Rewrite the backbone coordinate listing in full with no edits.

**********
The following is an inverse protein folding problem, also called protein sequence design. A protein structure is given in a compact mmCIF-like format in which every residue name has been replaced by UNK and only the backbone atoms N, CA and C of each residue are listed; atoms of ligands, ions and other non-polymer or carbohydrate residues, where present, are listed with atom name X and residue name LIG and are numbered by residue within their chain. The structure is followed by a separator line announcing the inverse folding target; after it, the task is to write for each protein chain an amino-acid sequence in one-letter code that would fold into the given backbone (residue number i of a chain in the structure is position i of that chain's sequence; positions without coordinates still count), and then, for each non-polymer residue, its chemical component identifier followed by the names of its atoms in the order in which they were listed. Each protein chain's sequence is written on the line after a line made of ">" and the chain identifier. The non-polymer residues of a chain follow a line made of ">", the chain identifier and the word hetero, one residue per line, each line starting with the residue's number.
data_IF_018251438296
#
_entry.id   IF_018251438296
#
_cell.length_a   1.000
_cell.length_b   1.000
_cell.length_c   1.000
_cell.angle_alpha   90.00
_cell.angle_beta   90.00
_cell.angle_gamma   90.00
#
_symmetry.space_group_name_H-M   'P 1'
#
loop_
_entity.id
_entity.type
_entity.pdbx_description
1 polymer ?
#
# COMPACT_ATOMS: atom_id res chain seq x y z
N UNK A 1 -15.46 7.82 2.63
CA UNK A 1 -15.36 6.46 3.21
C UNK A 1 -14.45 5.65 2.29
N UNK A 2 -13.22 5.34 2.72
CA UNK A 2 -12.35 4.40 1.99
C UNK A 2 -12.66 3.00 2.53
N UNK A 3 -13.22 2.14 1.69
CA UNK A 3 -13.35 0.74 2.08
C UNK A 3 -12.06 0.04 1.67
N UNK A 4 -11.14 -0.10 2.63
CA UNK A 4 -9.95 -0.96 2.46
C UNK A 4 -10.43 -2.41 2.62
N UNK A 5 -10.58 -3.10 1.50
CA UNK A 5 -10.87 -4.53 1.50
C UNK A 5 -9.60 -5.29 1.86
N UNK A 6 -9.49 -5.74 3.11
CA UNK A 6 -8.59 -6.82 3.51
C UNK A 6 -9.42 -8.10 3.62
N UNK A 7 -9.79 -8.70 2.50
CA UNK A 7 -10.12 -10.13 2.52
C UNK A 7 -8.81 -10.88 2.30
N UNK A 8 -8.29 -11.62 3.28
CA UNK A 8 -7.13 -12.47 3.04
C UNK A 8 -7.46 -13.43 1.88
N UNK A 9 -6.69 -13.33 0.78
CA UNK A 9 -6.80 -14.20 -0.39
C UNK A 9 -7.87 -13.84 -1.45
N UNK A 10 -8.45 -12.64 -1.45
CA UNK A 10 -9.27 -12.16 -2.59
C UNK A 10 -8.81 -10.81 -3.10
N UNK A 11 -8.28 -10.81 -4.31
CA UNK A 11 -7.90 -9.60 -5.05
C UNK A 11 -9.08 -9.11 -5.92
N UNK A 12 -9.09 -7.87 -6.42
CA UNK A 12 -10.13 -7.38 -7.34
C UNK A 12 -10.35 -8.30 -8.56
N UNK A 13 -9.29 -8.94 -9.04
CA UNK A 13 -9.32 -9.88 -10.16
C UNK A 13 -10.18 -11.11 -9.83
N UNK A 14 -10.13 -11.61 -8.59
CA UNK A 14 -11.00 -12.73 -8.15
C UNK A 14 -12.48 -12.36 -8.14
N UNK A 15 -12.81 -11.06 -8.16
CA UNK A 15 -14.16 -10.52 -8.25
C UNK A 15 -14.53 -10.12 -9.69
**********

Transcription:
The following is an inverse protein folding problem, also called protein sequence design. A protein structure is given in a compact mmCIF-like format in which every residue name has been replaced by UNK and only the backbone atoms N, CA and C of each residue are listed; atoms of ligands, ions and other non-polymer or carbohydrate residues, where present, are listed with atom name X and residue name LIG and are numbered by residue within their chain. The structure is followed by a separator line announcing the inverse folding target; after it, the task is to write for each protein chain an amino-acid sequence in one-letter code that would fold into the given backbone (residue number i of a chain in the structure is position i of that chain's sequence; positions without coordinates still count), and then, for each non-polymer residue, its chemical component identifier followed by the names of its atoms in the order in which they were listed. Each protein chain's sequence is written on the line after a line made of ">" and the chain identifier. The non-polymer residues of a chain follow a line made of ">", the chain identifier and the word hetero, one residue per line, each line starting with the residue's number.
data_IF_018251438296
#
_entry.id   IF_018251438296
#
_cell.length_a   1.000
_cell.length_b   1.000
_cell.length_c   1.000
_cell.angle_alpha   90.00
_cell.angle_beta   90.00
_cell.angle_gamma   90.00
#
_symmetry.space_group_name_H-M   'P 1'
#
loop_
_entity.id
_entity.type
_entity.pdbx_description
1 polymer ?
#
# COMPACT_ATOMS: atom_id res chain seq x y z
N UNK A 1 -15.46 7.82 2.63
CA UNK A 1 -15.36 6.46 3.21
C UNK A 1 -14.45 5.65 2.29
N UNK A 2 -13.22 5.34 2.72
CA UNK A 2 -12.35 4.40 1.99
C UNK A 2 -12.66 3.00 2.53
N UNK A 3 -13.22 2.14 1.69
CA UNK A 3 -13.35 0.74 2.08
C UNK A 3 -12.06 0.04 1.67
N UNK A 4 -11.14 -0.10 2.63
CA UNK A 4 -9.95 -0.96 2.46
C UNK A 4 -10.43 -2.41 2.62
N UNK A 5 -10.58 -3.10 1.50
CA UNK A 5 -10.87 -4.53 1.50
C UNK A 5 -9.60 -5.29 1.86
N UNK A 6 -9.49 -5.74 3.11
CA UNK A 6 -8.59 -6.82 3.51
C UNK A 6 -9.42 -8.10 3.62
N UNK A 7 -9.79 -8.70 2.50
CA UNK A 7 -10.12 -10.13 2.52
C UNK A 7 -8.81 -10.88 2.30
N UNK A 8 -8.29 -11.62 3.28
CA UNK A 8 -7.13 -12.47 3.04
C UNK A 8 -7.46 -13.43 1.88
N UNK A 9 -6.69 -13.33 0.78
CA UNK A 9 -6.80 -14.20 -0.39
C UNK A 9 -7.87 -13.84 -1.45
N UNK A 10 -8.45 -12.64 -1.45
CA UNK A 10 -9.27 -12.16 -2.59
C UNK A 10 -8.81 -10.81 -3.10
N UNK A 11 -8.28 -10.81 -4.31
CA UNK A 11 -7.90 -9.60 -5.05
C UNK A 11 -9.08 -9.11 -5.92
N UNK A 12 -9.09 -7.87 -6.42
CA UNK A 12 -10.13 -7.38 -7.34
C UNK A 12 -10.35 -8.30 -8.56
N UNK A 13 -9.29 -8.94 -9.04
CA UNK A 13 -9.32 -9.88 -10.16
C UNK A 13 -10.18 -11.11 -9.83
N UNK A 14 -10.13 -11.61 -8.59
CA UNK A 14 -11.00 -12.73 -8.15
C UNK A 14 -12.48 -12.36 -8.14
N UNK A 15 -12.81 -11.06 -8.16
CA UNK A 15 -14.16 -10.52 -8.25
C UNK A 15 -14.53 -10.12 -9.69